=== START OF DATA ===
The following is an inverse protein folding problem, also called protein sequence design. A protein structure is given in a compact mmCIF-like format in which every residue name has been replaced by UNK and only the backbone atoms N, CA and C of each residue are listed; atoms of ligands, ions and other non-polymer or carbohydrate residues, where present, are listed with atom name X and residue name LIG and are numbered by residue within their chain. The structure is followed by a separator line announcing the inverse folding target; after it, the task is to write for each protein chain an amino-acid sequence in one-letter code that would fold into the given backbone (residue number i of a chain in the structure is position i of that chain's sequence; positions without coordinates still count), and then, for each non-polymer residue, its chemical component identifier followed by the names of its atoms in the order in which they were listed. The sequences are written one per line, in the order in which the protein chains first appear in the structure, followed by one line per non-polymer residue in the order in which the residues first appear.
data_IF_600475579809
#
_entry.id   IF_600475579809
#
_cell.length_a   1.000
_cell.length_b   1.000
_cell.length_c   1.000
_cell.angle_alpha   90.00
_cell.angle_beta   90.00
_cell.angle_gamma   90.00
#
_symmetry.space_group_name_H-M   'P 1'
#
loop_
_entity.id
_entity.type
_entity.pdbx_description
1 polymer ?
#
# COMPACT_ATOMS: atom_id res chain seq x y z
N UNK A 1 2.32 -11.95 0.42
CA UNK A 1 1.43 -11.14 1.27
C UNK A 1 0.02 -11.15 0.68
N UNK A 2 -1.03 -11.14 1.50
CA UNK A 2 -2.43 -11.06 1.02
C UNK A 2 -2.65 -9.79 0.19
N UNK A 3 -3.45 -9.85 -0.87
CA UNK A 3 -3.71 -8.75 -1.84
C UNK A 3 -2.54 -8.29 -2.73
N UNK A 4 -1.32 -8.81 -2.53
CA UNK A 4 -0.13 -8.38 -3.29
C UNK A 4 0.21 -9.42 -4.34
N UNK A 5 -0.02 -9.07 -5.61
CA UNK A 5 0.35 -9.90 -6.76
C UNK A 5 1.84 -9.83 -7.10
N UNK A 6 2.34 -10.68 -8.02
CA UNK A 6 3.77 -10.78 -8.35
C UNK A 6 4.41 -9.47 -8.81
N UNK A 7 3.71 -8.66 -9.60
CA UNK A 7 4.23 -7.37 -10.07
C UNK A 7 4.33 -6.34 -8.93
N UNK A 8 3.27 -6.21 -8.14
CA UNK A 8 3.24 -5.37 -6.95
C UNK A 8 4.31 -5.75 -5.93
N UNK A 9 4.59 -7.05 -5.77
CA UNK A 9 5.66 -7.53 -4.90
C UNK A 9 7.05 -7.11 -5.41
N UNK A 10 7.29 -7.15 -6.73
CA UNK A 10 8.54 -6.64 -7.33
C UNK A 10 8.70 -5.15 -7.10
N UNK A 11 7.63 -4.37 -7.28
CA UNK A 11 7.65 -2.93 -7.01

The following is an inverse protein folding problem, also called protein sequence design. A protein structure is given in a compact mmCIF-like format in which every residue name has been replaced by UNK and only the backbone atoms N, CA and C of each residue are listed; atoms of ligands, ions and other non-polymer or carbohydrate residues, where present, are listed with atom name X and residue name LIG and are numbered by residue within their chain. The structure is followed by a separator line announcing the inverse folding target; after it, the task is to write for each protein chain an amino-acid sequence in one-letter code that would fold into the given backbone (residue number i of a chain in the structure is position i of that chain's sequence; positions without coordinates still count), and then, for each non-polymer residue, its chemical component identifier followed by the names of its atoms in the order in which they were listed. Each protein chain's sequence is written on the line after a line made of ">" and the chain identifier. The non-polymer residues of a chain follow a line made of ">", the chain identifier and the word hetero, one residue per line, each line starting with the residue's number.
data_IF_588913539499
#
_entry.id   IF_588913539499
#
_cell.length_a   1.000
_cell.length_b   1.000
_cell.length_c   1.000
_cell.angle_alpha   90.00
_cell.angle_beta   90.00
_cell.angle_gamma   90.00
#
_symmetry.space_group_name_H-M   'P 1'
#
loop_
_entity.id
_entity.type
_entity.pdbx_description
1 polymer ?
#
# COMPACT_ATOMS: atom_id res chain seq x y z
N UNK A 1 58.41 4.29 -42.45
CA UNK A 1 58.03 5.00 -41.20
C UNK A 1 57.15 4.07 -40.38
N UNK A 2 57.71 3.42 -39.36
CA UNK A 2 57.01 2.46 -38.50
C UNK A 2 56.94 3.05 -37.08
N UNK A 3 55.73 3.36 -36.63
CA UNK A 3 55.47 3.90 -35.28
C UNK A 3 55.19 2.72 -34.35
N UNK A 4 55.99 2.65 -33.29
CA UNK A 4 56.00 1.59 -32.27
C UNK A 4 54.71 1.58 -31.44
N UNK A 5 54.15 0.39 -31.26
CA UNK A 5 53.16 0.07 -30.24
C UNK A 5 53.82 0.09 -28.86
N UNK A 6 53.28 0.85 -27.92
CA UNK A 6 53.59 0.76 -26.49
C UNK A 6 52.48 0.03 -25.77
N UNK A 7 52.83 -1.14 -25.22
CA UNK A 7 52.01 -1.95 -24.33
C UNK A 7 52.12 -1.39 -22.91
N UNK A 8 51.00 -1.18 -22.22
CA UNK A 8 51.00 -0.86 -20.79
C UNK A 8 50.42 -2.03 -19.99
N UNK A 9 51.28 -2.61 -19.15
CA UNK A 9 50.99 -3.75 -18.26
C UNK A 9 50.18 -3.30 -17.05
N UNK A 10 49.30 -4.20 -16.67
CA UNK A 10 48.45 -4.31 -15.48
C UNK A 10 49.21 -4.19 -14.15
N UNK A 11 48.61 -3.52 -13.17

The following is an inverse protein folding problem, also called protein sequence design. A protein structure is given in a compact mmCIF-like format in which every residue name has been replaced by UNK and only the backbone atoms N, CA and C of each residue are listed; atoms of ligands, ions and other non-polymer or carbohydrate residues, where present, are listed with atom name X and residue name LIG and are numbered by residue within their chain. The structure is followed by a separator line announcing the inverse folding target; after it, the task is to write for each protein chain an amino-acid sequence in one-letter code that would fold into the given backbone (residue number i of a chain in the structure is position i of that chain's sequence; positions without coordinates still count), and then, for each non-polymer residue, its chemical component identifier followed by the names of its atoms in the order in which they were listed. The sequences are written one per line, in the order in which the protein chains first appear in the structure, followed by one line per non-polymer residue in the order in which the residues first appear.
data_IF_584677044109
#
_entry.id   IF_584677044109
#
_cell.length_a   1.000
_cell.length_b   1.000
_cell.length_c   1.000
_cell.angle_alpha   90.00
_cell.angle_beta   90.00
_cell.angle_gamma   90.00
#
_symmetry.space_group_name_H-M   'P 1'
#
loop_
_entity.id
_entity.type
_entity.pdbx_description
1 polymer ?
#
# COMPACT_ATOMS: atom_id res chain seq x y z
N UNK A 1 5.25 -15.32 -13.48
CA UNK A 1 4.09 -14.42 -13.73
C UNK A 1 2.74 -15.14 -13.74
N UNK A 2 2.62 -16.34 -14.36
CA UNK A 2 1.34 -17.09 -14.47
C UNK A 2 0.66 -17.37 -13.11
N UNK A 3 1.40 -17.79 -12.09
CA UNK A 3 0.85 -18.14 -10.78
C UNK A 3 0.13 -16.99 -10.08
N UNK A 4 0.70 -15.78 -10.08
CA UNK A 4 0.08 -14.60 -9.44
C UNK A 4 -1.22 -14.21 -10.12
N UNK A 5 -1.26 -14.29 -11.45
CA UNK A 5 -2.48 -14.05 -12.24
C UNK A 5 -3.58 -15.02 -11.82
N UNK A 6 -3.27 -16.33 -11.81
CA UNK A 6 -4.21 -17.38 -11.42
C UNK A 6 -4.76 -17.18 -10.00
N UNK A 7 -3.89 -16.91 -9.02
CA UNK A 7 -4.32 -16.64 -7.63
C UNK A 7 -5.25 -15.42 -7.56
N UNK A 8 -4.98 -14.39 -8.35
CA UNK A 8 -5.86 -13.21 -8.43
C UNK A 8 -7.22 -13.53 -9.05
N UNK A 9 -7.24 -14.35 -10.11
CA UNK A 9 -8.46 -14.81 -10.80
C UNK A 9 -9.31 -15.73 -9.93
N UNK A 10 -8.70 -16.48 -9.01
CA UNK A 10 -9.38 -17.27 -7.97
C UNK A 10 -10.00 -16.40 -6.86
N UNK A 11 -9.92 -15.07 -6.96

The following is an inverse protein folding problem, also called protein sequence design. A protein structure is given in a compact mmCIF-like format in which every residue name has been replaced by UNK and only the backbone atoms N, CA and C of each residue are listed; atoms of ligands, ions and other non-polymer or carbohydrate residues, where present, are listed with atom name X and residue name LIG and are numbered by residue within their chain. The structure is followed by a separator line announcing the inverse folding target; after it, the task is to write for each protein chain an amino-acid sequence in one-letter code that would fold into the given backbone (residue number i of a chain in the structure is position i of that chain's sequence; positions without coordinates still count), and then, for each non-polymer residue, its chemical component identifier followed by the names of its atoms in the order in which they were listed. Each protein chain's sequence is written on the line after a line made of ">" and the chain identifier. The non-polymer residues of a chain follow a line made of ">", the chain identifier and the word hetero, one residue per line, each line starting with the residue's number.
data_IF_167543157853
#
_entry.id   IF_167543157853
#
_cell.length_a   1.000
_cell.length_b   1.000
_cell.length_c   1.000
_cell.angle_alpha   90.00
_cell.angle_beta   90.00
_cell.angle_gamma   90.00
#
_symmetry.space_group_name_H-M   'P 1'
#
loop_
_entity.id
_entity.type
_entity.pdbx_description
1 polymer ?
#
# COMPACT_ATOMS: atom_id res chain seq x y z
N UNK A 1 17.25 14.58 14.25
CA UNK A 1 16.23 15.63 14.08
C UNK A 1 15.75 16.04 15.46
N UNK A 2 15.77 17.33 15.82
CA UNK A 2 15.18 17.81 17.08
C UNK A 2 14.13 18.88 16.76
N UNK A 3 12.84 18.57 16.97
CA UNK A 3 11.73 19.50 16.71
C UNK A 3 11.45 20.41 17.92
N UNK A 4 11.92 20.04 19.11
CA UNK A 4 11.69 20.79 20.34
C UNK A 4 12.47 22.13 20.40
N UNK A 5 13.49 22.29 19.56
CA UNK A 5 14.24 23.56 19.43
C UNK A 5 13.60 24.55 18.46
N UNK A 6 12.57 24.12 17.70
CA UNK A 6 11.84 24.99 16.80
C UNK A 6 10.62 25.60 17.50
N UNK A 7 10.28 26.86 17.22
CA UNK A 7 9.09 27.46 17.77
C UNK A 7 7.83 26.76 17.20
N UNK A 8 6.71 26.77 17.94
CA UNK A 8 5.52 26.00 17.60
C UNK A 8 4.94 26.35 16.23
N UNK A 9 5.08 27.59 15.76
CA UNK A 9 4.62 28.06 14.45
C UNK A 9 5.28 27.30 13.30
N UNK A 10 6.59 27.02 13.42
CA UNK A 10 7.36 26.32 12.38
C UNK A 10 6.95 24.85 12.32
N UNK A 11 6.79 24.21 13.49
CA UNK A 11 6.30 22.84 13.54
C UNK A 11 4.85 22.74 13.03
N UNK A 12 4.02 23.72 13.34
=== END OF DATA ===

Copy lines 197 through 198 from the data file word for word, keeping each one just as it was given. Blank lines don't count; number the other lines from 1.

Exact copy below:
N UNK A 7 10.28 26.86 17.22
CA UNK A 7 9.09 27.46 17.77